“Mistakes can be corrected by those who pay attention to facts but dogmatism will not be corrected by those who are wedded to a vision.” -Thomas Sowell

It’s hard to believe, but it’s already almost time for spring! After leaping an extra day to help keep our calendar in synch, March started off with an amazing string of stories over at Starts With A Bang, including:

For those of you hanging around the pacific northwest, I’ll be giving a public talk in Portland, OR on Tuesday, March 8th, and if you have questions you want me to ask to the Principal Investigator of LIGO, drop them off in the comments; I’ll be interviewing him on Tuesday! But for right now, let’s get into the bonus science of the week, and jump on into our Comments Of The Week!

Image credit: the DEEP-laser sail concept, via http://www.deepspace.ucsb.edu/projects/directed-energy-interstellar-precursors, Copyright © 2016 UCSB Experimental Cosmology Group.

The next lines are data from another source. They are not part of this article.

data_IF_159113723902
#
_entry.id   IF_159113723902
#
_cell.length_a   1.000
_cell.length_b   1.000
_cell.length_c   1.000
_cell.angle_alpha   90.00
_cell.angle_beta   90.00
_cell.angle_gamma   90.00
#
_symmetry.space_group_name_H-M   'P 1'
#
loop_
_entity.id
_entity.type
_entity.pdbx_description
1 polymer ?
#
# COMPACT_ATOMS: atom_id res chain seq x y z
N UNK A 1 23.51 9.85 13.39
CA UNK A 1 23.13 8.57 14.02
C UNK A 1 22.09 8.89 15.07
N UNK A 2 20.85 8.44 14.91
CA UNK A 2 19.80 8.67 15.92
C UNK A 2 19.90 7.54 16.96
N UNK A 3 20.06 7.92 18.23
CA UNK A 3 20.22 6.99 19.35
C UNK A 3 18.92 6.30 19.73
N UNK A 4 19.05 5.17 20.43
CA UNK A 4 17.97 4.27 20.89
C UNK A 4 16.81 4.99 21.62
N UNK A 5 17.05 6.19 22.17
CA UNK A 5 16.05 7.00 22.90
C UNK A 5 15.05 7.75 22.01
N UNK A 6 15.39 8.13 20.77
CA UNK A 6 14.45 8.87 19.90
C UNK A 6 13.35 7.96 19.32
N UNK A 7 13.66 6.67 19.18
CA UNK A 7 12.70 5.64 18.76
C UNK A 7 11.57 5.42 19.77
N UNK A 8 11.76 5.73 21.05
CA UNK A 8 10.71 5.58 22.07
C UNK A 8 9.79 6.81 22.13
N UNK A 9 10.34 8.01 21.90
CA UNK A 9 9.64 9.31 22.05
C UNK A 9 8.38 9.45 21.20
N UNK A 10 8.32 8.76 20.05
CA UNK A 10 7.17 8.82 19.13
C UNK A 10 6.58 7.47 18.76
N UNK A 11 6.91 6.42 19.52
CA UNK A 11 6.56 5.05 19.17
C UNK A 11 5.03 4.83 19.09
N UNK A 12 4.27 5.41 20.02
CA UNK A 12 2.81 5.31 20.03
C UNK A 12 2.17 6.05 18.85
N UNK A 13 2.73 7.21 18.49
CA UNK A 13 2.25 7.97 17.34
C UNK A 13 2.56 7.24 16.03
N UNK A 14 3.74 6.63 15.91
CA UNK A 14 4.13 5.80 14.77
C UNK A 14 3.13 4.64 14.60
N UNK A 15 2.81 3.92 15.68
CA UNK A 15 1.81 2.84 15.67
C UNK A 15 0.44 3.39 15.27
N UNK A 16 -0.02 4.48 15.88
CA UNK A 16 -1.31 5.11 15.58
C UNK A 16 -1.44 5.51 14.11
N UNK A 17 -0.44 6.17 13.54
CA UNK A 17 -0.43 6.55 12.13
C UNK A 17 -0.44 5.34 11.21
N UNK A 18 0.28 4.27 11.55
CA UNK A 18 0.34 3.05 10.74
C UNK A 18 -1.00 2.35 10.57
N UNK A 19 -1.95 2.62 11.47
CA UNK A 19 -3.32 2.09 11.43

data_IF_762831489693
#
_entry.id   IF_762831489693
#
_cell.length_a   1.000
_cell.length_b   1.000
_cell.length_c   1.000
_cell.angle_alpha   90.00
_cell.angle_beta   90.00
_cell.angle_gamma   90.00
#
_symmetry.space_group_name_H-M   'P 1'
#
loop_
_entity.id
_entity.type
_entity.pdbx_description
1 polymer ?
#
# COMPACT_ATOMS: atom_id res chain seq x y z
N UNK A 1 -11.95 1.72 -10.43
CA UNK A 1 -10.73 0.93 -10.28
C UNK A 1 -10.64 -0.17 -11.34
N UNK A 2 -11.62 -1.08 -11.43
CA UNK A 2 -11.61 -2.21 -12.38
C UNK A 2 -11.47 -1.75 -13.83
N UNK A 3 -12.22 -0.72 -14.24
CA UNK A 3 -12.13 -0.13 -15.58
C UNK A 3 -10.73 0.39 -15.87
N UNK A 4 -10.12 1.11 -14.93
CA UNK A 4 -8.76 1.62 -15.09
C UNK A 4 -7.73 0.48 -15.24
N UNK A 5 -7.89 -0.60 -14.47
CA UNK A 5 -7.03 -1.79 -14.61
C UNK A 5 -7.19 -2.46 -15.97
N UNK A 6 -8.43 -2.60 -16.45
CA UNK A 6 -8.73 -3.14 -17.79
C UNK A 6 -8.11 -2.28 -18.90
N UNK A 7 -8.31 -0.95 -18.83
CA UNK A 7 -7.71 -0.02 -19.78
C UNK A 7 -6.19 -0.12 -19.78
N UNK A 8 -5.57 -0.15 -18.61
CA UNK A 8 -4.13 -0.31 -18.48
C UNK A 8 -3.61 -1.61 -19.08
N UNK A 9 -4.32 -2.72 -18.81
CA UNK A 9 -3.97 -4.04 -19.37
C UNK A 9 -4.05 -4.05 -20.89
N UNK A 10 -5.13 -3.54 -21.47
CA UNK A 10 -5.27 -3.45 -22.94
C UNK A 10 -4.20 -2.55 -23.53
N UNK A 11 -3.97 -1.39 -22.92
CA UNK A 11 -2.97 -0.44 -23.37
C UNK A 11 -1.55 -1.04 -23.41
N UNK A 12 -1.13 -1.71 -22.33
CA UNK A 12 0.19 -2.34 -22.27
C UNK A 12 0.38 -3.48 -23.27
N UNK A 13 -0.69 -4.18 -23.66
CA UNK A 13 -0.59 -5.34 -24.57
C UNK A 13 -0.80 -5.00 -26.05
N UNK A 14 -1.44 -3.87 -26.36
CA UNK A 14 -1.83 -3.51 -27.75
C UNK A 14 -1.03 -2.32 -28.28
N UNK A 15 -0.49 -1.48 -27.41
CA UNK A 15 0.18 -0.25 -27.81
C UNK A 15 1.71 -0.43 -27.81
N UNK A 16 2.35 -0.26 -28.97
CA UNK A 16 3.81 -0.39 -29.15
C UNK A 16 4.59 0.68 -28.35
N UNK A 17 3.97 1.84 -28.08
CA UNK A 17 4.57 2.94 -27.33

Image credit: the DEEP-laser sail concept, via http://www.deepspace.ucsb.edu/projects/directed-energy-interstellar-precursors, Copyright © 2016 UCSB Experimental Cosmology Group.

From the incredulous Waterbergs on the proposed laser array to accelerate spacecrafts using a laser sail: “I think the maths has gone a little wrong here. You state that a laser in the gigawatt range would require an area of 100 square km. This implies a power of just 10 watts per square meter – massively below where we are at present – in fact by about a factor of a thousand at least. So actually the area required would be a rather small fraction of a square km, maybe just 100m by 100m – quite doable.”

Sure, if we use conventional, optical lasers that take advantage of terrestrial power sources you’re absolutely right. Is that what this project is proposing? You could read the white paper I linked to, and find the following relevant parts inside: